To be sure, the Segway would be a very small market for Michelin, the world's leading tiremaker, but it is an apt demonstration vehicle for the Tweel. The first commercial use of the integrated tire and wheel assembly will be on the stair-climbing iBOT wheelchair, another product developed by Dean Kamen, the Segway's inventor; Michelin said it would announce another application at the Detroit auto show next week.

The tiremaker has high expectations for the Tweel project. The concept of a single-piece tire and wheel assembly is one the company expects to spread to passenger cars and, eventually, to construction equipment and aircraft.

The Tweel offers a number of benefits beyond the obvious attraction of being impervious to nails in the road. The tread will last two to three times as long as today's radial tires, Michelin says, and when it does wear thin it can be retreaded.

For manufacturers, the Tweel offers an opportunity to reduce the number of parts, eliminating most of the 23 components of a typical new tire as well as the costly air-pressure monitors that will soon be required on new vehicles in the United States.

In recent years, manufacturers have devoted an increasing amount of attention to tires that let motorists continue driving after a puncture, for 100 miles or more, at a reduced speed. Several such "run flat" designs are now available, providing convenience and peace of mind for travelers as well as freeing automakers to eliminate the weight and cost of spare tires.

Michelin, which markets run-flat tires under the Pax name, took a different approach in developing the Tweel. Its goal: a replacement for traditional tires that is designed to function without air in the first place.

Mounted on a car, the Tweel is a single unit, though it actually begins as an assembly of four pieces bonded together: the hub, a polyurethane spoke section, a "shear band" surrounding the spokes, and the tread band - the rubber layer that wraps around the circumference and touches the pavement.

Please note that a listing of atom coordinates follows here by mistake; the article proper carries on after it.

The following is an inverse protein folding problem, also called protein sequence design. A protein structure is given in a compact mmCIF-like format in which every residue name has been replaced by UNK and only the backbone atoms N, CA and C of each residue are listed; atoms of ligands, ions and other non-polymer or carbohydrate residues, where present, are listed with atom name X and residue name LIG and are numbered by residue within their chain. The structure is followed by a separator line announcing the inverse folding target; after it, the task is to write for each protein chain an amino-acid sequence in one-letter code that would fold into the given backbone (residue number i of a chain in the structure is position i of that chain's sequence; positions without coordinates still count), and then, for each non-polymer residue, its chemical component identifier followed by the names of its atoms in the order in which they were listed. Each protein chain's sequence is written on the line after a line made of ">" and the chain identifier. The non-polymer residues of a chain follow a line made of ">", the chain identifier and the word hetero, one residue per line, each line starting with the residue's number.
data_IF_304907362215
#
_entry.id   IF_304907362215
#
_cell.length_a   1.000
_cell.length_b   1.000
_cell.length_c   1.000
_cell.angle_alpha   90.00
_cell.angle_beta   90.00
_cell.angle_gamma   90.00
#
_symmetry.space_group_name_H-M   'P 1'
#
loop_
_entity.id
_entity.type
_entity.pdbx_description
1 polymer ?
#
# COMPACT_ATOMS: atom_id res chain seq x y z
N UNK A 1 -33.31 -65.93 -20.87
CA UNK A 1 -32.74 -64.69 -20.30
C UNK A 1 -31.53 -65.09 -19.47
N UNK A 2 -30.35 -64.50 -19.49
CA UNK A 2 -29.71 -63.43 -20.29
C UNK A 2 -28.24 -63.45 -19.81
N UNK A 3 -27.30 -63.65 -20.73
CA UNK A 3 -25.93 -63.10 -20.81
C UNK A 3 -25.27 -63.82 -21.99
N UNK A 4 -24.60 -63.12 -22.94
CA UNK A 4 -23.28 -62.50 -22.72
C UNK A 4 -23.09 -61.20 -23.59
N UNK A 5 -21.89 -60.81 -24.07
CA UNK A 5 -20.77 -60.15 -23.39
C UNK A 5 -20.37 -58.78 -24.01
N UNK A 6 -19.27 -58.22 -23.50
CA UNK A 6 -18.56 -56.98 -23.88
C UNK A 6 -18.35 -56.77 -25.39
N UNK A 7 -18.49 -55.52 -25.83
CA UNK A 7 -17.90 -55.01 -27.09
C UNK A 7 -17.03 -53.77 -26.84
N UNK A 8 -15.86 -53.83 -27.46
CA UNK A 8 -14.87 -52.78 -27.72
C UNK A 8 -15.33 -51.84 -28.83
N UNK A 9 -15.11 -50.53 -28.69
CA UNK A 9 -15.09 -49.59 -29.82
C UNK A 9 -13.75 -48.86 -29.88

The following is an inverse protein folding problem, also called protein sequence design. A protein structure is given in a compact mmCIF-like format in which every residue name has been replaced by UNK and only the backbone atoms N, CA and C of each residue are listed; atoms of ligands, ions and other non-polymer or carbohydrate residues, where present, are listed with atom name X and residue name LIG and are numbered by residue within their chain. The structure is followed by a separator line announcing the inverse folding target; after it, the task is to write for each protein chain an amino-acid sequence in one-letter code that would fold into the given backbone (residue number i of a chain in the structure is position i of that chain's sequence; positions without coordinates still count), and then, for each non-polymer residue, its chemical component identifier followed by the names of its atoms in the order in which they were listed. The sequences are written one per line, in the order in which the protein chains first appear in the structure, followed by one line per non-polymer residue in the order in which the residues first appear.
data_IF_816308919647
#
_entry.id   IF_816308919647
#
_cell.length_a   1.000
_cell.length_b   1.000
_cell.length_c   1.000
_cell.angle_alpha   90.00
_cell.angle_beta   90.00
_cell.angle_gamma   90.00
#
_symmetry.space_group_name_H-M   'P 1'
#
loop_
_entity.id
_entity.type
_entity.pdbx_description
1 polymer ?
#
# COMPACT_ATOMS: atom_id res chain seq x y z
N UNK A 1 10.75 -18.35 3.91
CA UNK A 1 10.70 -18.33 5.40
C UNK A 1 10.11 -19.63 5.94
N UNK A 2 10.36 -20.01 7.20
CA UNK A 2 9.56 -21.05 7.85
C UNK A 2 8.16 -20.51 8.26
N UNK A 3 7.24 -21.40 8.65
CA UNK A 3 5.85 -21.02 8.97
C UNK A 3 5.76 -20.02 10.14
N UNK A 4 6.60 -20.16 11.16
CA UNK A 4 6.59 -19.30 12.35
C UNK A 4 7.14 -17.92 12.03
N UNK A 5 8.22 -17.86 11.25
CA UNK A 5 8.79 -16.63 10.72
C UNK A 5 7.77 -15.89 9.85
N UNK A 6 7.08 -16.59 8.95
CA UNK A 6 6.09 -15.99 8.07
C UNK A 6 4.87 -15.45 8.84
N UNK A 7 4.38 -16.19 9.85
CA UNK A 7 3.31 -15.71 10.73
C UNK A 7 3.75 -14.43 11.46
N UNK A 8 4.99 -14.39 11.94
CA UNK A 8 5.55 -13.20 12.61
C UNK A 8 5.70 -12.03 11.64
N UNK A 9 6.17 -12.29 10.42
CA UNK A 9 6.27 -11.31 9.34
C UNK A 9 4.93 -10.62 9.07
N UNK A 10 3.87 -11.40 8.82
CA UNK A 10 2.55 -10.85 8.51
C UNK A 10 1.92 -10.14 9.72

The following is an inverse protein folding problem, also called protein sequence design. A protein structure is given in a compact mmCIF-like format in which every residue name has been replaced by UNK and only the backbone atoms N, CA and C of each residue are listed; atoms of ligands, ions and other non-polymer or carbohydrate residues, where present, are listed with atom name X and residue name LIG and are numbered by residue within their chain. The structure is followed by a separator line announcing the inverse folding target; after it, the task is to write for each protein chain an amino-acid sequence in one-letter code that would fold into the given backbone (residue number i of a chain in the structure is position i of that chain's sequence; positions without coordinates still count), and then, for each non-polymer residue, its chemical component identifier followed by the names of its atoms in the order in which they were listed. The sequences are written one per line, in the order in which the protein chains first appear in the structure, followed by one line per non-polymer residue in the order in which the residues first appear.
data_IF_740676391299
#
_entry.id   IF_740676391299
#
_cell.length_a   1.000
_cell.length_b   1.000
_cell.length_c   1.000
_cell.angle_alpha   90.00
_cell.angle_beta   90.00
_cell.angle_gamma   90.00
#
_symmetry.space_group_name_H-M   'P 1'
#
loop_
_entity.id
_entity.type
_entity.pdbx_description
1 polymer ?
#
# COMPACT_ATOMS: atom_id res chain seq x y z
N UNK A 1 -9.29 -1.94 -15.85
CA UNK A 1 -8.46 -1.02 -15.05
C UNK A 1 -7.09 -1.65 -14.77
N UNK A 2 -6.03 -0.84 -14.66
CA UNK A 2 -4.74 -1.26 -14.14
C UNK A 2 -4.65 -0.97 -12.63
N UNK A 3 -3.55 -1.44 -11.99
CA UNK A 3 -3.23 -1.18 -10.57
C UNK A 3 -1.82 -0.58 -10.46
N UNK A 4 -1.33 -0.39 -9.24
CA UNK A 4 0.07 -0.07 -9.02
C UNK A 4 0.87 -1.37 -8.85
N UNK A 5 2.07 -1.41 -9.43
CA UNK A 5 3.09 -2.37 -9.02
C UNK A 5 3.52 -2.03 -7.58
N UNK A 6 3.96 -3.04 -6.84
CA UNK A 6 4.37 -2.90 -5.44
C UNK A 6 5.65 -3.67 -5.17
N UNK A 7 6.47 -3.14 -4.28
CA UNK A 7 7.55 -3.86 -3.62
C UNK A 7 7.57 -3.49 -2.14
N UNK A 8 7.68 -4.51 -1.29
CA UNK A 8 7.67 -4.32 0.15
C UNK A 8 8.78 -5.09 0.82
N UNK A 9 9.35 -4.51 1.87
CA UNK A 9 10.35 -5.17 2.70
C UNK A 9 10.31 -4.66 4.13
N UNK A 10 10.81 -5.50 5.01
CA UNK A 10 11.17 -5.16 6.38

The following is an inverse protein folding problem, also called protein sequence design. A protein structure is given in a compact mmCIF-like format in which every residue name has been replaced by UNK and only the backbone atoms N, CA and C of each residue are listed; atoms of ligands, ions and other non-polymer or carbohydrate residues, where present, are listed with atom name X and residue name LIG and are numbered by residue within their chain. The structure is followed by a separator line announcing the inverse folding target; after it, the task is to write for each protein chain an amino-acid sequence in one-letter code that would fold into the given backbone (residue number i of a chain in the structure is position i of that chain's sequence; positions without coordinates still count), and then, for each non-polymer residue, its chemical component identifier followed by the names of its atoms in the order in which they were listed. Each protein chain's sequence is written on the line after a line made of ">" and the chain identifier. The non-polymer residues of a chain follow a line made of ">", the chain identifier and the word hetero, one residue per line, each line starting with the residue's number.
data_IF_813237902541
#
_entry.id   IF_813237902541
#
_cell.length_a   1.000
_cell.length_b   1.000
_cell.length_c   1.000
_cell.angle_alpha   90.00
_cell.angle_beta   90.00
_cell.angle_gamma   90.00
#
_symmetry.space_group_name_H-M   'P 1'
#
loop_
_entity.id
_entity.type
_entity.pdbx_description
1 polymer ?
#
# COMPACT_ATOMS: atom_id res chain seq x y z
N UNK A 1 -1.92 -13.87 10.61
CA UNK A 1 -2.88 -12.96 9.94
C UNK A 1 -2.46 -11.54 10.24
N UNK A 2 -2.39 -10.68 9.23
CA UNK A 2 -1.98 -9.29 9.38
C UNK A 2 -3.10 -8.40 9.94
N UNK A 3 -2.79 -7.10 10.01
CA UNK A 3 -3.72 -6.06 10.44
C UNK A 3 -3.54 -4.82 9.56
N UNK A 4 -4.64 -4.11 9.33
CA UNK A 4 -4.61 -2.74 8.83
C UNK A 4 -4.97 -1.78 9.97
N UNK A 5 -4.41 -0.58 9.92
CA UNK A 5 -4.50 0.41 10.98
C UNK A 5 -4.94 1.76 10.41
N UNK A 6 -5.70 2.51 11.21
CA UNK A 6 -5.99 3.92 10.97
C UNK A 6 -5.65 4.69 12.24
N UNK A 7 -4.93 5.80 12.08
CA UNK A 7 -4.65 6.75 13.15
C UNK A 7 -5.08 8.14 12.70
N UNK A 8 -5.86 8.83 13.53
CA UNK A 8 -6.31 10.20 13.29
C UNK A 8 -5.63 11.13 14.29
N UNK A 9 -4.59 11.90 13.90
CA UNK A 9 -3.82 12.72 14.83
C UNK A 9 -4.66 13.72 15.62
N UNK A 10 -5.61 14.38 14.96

While the Tweel's hub functions as it would in a normal wheel - a rigid attachment point to the axle - the polyurethane spokes are flexible to help absorb road impacts. The shear band surrounding the spokes effectively takes the place of the air pressure, distributing the load. The tread is similar in appearance to a conventional tire.

One of the basic shortcomings of a tire filled with air is that the inflation pressure is distributed equally around the tire, both up and down (vertically) as well as side-to side (laterally). That property keeps the tire round, but it also means that raising the pressure to improve cornering - increasing lateral stiffness - also adds up-down stiffness, making the ride harsher.

With the Tweel's injection-molded spokes, those characteristics are no longer linked - a point of particular excitement to an engineer like Mr. Thompson because of the potential it holds for improving handling response. The spokes can be engineered to give the Tweel five times as much lateral stiffness as current pneumatic tires without any loss of ride comfort.